Well, because that's how it works. When you write list2 = list2 + [1], you create new list and bind it to list2 name. When you use +=, operation happens "in place". So when list1 and list2 references the same object, which is case here, you modify it with += operator.

share|improve this answer

That's how += is supposed to work. In general,

a += b

means

a = a + b

But your particular scenario has a different problem. When you write

list2 = list1

no copy is made; list2 is now a reference to the very same list. Any modifications to list2 will be visible in list1 and vice versa.

In your second code snippet, list2 + [1] constructs a new list which is subsequently assigned to list2. Since this copy is independent of list1, no change to list1 is visible.

(Nitpicker's corner: Using operator overloading, it is possible to construct a class that behaves differently for +=. Don't. Just... don't.)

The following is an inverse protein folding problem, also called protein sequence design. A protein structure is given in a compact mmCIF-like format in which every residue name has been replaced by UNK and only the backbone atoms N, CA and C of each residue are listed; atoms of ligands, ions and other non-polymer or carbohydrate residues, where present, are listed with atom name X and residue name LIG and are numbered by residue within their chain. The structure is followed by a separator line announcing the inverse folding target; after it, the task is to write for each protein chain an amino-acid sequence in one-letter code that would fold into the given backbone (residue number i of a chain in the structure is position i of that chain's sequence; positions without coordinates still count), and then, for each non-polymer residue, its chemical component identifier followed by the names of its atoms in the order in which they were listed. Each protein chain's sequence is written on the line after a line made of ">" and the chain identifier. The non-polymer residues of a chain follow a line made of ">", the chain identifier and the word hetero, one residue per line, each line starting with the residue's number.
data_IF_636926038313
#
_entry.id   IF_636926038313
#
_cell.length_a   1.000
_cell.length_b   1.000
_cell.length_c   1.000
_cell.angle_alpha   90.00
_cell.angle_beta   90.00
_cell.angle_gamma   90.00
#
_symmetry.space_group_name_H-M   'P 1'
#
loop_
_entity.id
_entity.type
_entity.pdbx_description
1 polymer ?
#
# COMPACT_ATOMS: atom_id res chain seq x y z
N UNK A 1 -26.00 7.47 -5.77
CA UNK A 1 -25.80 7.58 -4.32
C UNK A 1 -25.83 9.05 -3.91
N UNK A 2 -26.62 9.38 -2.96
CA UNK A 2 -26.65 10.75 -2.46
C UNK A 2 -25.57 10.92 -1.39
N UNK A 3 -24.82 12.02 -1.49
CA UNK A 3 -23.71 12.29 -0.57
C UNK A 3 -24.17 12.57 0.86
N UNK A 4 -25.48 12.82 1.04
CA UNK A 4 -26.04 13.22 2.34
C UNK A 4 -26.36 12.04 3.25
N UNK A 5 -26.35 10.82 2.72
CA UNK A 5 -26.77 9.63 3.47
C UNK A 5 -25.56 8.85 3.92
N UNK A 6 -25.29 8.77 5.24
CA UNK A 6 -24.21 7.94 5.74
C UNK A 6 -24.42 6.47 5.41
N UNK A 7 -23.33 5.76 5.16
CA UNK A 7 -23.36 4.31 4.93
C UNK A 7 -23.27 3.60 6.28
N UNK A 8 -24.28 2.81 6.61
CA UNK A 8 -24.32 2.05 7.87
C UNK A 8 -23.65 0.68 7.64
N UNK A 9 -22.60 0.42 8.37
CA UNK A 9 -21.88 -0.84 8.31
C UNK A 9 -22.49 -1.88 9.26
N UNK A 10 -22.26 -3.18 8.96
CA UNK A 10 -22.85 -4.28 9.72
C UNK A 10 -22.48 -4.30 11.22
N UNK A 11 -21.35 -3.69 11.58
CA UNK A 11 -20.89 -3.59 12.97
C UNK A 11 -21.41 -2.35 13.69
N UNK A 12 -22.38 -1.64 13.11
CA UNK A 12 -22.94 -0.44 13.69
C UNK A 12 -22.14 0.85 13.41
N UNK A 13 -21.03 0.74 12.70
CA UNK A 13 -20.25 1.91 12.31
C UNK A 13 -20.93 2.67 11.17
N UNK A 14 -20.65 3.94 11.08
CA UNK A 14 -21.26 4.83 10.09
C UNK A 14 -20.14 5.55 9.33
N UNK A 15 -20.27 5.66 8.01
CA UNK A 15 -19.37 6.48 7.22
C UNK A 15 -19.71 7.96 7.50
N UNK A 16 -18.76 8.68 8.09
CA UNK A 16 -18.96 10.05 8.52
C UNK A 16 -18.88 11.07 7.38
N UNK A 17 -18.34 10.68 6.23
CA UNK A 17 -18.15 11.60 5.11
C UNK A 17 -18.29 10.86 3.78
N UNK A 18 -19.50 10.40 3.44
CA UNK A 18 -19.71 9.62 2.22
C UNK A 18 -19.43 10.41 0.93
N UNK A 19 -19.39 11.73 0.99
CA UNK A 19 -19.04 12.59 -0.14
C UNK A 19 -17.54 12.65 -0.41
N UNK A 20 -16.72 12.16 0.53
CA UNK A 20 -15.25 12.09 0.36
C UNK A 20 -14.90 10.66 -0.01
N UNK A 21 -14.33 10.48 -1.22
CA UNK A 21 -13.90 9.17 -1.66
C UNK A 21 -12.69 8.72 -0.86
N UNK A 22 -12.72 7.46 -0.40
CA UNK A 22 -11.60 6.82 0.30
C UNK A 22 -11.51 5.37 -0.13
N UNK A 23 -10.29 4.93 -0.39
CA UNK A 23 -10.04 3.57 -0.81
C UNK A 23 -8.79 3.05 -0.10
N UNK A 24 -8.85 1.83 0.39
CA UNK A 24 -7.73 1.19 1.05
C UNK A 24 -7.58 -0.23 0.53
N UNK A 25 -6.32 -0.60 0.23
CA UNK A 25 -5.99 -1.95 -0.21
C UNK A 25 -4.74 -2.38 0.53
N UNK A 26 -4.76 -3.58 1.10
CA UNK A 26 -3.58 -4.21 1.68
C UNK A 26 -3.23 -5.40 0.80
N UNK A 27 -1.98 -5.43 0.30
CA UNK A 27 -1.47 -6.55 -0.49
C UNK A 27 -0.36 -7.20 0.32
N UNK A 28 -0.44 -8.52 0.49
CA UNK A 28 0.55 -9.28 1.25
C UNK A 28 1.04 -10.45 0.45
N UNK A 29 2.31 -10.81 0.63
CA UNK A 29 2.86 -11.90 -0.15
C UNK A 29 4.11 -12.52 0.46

share|improve this answer
    
so why doesn't it work that way? –  mkorpela Mar 9 '11 at 8:10
    
But OP is saying that the behavior you mention in your answer, is not occuring! –  Zabba Mar 9 '11 at 8:11
    
Sorry, I was too hasty in my answer. Edited. –  Thomas Mar 9 '11 at 8:14

In python, what you think of as variable names are more akin to pointers in most cases; "=" doesn't copy an object, it binds a new name to that object ("copy by reference" in other contexts). So list2 = list1 means that both of those names point to the same list, not just two copies of an identical list. Hence, "+=" modifies the single list which is pointed at by both names.

You can copy the list element-by-element (list2 = [i for in list1]) or by using the copy module (list2 = copy.copy(list1))

share|improve this answer

Not the answer you're looking for? Browse other questions tagged or ask your own question.